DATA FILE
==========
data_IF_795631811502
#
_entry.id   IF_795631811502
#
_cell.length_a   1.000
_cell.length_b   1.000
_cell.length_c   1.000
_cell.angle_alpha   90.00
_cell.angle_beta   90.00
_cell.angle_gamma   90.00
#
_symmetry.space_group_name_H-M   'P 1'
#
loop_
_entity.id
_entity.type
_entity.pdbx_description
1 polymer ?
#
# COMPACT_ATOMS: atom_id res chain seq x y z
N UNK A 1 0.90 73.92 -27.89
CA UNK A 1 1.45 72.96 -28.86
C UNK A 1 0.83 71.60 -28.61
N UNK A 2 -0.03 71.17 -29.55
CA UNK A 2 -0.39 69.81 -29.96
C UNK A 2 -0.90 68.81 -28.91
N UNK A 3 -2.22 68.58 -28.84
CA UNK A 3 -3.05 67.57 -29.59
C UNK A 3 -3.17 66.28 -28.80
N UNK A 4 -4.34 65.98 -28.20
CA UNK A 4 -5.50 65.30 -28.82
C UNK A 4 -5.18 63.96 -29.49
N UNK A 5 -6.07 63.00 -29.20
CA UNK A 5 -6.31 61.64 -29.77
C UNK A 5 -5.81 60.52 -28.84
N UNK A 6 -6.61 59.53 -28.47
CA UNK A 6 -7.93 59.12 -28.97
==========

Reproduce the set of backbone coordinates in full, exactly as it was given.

data_IF_795631811502
#
_entry.id   IF_795631811502
#
_cell.length_a   1.000
_cell.length_b   1.000
_cell.length_c   1.000
_cell.angle_alpha   90.00
_cell.angle_beta   90.00
_cell.angle_gamma   90.00
#
_symmetry.space_group_name_H-M   'P 1'
#
loop_
_entity.id
_entity.type
_entity.pdbx_description
1 polymer ?
#
# COMPACT_ATOMS: atom_id res chain seq x y z
N UNK A 1 0.90 73.92 -27.89
CA UNK A 1 1.45 72.96 -28.86
C UNK A 1 0.83 71.60 -28.61
N UNK A 2 -0.03 71.17 -29.55
CA UNK A 2 -0.39 69.81 -29.96
C UNK A 2 -0.90 68.81 -28.91
N UNK A 3 -2.22 68.58 -28.84
CA UNK A 3 -3.05 67.57 -29.59
C UNK A 3 -3.17 66.28 -28.80
N UNK A 4 -4.34 65.98 -28.20
CA UNK A 4 -5.50 65.30 -28.82
C UNK A 4 -5.18 63.96 -29.49
N UNK A 5 -6.07 63.00 -29.20
CA UNK A 5 -6.31 61.64 -29.77
C UNK A 5 -5.81 60.52 -28.84
N UNK A 6 -6.61 59.53 -28.47
CA UNK A 6 -7.93 59.12 -28.97